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Legislation

Anatomy of an Imperfect Law

Hartosh Singh Bal turned from the difficulty of doing mathematics to the ease of writing on politics. Unlike mathematics all this requires is being less wrong than most others who dwell on the subject.
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The confrontation between Team Anna and the Government is set to continue beyond this Bill. Meanwhile, they both need to acknowledge the blame they deserve for its drawbacks

Rarely have we had such a close-up view of the legislative process as we have witnessed over the past year with the Lokpal Bill. As the accompanying article shows, three competing versions of the Bill all have their merits and drawbacks, but what remains true is the final compromise that might emerge in Parliament could be the worst of the available choices, even if it offers a considerable improvement over the current situation.

From the very beginning, the Government has shown little desire to pass an effective anti-corruption law. A small coterie of ministers, people with little or no actual political experience such as Salman Khurshid and Kapil Sibal, have been at the forefront of the Government’s effort to backpedal and subvert any substantive new measures being proposed. These same ministers have also been handling the media spin on the resultant criticism with an arrogance that does not take into account public perception. They haven’t managed either job well. At the end of the process, the Government has had to concede much that it did not want to, but even so, it has ensured that the final result falls well short of an ideal law.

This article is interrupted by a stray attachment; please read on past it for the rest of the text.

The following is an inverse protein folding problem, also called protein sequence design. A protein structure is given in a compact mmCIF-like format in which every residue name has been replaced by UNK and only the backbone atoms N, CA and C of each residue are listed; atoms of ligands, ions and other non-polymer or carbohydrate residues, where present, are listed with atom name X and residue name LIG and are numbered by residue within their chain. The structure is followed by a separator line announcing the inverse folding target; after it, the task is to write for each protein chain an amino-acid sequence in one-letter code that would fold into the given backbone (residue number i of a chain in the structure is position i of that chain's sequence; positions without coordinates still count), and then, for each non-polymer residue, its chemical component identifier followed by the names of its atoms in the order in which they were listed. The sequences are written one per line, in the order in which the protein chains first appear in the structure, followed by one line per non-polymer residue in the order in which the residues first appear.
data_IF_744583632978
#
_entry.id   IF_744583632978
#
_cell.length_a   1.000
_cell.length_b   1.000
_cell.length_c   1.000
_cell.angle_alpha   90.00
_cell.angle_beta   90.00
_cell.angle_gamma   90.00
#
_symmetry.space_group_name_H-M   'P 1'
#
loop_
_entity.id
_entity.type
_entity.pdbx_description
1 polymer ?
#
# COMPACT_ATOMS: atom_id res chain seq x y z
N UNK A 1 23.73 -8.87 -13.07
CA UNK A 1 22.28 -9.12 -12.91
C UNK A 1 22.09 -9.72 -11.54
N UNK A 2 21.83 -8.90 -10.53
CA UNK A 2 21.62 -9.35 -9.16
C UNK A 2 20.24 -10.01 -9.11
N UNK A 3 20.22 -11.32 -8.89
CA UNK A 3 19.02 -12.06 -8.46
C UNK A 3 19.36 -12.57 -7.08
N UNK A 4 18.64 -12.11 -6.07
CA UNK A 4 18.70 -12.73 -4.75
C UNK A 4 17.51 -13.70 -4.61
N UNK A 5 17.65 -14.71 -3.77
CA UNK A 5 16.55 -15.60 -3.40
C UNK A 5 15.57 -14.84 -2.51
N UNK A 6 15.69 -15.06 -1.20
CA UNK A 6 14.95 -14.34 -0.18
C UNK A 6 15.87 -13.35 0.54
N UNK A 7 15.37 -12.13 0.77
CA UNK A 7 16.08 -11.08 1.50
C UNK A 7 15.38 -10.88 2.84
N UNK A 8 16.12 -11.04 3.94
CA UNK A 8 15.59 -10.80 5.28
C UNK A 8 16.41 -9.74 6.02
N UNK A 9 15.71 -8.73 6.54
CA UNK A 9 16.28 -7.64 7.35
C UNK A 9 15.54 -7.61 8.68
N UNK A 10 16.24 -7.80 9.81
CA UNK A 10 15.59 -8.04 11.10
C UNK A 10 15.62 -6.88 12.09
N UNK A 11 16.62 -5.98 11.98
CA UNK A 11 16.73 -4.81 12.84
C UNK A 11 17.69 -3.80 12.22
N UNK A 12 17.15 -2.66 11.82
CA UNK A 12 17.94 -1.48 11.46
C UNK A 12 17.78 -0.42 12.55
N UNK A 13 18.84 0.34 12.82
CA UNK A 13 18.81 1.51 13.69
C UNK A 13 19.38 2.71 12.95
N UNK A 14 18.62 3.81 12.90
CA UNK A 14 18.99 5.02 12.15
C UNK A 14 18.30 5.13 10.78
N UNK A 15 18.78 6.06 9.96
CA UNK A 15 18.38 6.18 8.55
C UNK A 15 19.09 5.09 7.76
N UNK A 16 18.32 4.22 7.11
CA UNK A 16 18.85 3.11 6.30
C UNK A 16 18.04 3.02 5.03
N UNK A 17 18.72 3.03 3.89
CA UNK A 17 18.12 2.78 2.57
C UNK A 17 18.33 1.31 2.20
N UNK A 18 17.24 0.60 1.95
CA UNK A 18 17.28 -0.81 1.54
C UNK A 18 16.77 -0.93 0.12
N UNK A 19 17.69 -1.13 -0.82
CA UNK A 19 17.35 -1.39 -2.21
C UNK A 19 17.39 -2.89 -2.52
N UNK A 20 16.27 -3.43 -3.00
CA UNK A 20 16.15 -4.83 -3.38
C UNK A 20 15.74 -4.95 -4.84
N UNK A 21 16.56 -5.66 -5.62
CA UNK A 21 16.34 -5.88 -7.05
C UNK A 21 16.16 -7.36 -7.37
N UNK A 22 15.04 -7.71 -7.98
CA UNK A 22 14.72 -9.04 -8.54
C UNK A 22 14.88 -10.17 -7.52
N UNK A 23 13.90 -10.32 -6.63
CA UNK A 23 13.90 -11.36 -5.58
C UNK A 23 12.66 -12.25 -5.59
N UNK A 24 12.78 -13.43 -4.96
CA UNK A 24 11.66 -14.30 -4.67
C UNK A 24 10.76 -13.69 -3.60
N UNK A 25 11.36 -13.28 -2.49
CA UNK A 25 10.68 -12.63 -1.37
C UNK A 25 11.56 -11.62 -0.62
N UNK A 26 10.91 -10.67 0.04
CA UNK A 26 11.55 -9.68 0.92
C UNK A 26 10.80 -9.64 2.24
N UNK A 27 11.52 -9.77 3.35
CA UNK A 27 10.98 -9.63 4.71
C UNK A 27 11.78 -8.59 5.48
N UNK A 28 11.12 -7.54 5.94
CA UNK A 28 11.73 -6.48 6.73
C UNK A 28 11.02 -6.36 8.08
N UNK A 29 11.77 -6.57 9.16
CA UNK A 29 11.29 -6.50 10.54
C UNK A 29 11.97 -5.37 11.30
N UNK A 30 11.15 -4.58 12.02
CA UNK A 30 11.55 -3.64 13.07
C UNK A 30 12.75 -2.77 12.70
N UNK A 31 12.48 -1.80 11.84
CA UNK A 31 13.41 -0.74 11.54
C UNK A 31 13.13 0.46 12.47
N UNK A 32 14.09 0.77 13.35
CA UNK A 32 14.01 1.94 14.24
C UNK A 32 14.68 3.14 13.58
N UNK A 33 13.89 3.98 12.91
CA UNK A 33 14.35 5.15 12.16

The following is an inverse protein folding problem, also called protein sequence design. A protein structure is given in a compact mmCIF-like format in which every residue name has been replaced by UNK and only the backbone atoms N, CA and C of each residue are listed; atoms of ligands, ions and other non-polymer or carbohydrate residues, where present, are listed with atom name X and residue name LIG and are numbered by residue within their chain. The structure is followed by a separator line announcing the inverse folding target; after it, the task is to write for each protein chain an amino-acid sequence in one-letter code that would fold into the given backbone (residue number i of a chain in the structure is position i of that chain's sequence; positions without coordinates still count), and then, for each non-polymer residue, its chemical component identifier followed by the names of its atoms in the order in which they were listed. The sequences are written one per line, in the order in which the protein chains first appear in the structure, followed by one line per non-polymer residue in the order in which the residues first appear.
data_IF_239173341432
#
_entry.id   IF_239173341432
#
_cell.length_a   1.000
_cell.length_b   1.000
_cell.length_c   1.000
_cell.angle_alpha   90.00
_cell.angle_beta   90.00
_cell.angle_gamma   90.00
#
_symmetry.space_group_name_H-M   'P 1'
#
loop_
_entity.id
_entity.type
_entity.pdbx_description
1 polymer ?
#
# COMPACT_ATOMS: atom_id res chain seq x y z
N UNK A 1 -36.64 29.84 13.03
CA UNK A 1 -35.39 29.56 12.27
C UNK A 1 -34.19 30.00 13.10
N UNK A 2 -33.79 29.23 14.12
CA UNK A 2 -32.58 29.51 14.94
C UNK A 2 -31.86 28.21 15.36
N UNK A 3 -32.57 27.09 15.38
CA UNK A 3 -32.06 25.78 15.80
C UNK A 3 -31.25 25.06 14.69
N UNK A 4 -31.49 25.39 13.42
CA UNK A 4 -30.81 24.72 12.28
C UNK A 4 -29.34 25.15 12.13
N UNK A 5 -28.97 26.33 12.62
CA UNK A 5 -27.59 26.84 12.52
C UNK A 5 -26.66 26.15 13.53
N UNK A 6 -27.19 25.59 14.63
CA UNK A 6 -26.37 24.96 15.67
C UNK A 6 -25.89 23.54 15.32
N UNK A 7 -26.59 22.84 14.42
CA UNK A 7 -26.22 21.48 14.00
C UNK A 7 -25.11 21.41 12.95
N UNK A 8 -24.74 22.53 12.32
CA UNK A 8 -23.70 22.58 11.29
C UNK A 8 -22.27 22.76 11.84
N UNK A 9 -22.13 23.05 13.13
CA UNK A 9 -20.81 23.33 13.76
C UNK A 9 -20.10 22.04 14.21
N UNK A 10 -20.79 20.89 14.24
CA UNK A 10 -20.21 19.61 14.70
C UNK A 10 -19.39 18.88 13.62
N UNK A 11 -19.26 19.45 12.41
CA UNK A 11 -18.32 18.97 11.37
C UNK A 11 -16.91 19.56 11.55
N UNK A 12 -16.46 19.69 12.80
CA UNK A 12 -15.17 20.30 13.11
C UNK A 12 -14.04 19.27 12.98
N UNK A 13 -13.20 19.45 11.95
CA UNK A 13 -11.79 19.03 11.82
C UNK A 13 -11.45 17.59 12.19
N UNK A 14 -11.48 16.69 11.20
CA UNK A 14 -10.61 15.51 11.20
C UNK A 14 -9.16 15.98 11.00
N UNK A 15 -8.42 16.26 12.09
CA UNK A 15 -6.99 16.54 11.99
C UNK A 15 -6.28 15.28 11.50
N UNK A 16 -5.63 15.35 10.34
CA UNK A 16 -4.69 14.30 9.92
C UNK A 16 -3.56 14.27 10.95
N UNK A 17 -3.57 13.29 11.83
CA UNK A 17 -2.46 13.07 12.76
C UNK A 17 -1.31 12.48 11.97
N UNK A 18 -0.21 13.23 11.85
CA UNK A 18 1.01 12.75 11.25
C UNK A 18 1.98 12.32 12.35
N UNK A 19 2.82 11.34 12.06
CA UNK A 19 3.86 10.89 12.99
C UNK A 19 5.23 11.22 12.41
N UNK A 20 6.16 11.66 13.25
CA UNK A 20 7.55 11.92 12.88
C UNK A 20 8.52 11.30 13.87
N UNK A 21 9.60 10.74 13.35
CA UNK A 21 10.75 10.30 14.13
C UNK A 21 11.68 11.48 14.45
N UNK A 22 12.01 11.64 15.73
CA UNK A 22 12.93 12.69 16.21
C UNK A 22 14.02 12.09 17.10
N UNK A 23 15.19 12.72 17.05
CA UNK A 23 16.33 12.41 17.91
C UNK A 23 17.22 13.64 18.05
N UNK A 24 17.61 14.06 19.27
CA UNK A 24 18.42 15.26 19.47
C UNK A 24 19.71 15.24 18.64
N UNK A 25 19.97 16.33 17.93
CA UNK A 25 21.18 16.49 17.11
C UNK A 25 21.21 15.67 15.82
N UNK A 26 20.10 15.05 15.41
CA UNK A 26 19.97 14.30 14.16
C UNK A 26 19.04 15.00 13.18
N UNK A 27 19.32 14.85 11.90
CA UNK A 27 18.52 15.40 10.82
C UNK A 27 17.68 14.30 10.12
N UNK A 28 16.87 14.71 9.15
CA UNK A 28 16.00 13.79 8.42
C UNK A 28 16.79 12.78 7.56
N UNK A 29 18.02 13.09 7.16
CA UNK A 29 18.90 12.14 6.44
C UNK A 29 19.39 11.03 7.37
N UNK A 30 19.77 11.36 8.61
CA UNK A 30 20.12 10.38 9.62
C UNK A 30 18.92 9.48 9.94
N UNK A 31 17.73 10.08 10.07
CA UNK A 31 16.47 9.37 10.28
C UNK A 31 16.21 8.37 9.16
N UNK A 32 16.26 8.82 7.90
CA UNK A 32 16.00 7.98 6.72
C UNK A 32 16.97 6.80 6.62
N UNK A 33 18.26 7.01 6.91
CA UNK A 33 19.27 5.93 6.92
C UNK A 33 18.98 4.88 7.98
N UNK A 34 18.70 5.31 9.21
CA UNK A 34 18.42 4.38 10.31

In this, Team Anna has acted as a collaborator, however unwilling. While the credit for any such law must go to the anti-corruption movement, it is also true that its own drawbacks are reflected in the bill that Anna’s supporters have proposed. Much like the patriarchal figure of Anna Hazare controlling the village of Ralegan Siddhi, whip in hand, they have envisaged a Lokpal who deals with the nation in the same authoritarian fashion. They seem to have little awareness that power requires checks and balances, and that the safeguard of an appeal in the courts is virtually ineffective for most ordinary people, given the delays in the judicial process. 

Recently, one member of Team Anna had called to find out why we at Open ‘hate’ Anna so much. The very question betrays a certain mindset. We have criticised Anna’s methods in the past, we have questioned the means that the movement has adopted, and we have done much the same where the Government is concerned. But Team Anna seems to have little realisation that the world is not divided into ‘us’ and ‘them’. The question of who they are accountable to is not so easily answered by pointing to crowds gathered at the Ramlila grounds or results of some hastily organised referendum.